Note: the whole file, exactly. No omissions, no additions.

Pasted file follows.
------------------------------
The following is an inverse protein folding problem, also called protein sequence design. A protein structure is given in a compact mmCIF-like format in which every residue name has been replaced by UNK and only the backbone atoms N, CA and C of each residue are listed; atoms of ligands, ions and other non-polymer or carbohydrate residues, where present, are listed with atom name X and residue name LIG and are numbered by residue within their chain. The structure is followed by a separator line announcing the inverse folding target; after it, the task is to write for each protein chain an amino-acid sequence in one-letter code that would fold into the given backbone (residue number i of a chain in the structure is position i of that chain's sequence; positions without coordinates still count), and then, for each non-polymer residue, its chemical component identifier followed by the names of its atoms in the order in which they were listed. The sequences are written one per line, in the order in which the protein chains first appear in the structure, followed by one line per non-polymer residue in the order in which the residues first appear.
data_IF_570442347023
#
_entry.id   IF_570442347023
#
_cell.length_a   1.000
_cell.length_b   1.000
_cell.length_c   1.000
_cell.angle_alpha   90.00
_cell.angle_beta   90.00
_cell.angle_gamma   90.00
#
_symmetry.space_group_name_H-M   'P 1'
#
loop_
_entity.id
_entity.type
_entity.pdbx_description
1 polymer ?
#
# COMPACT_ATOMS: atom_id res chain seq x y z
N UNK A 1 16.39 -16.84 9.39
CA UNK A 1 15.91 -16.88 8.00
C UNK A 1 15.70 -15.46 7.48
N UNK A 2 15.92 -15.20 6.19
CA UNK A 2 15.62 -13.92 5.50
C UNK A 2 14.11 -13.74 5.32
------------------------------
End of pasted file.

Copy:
The following is an inverse protein folding problem, also called protein sequence design. A protein structure is given in a compact mmCIF-like format in which every residue name has been replaced by UNK and only the backbone atoms N, CA and C of each residue are listed; atoms of ligands, ions and other non-polymer or carbohydrate residues, where present, are listed with atom name X and residue name LIG and are numbered by residue within their chain. The structure is followed by a separator line announcing the inverse folding target; after it, the task is to write for each protein chain an amino-acid sequence in one-letter code that would fold into the given backbone (residue number i of a chain in the structure is position i of that chain's sequence; positions without coordinates still count), and then, for each non-polymer residue, its chemical component identifier followed by the names of its atoms in the order in which they were listed. The sequences are written one per line, in the order in which the protein chains first appear in the structure, followed by one line per non-polymer residue in the order in which the residues first appear.
data_IF_570442347023
#
_entry.id   IF_570442347023
#
_cell.length_a   1.000
_cell.length_b   1.000
_cell.length_c   1.000
_cell.angle_alpha   90.00
_cell.angle_beta   90.00
_cell.angle_gamma   90.00
#
_symmetry.space_group_name_H-M   'P 1'
#
loop_
_entity.id
_entity.type
_entity.pdbx_description
1 polymer ?
#
# COMPACT_ATOMS: atom_id res chain seq x y z
N UNK A 1 16.39 -16.84 9.39
CA UNK A 1 15.91 -16.88 8.00
C UNK A 1 15.70 -15.46 7.48
N UNK A 2 15.92 -15.20 6.19
CA UNK A 2 15.62 -13.92 5.50
C UNK A 2 14.11 -13.74 5.32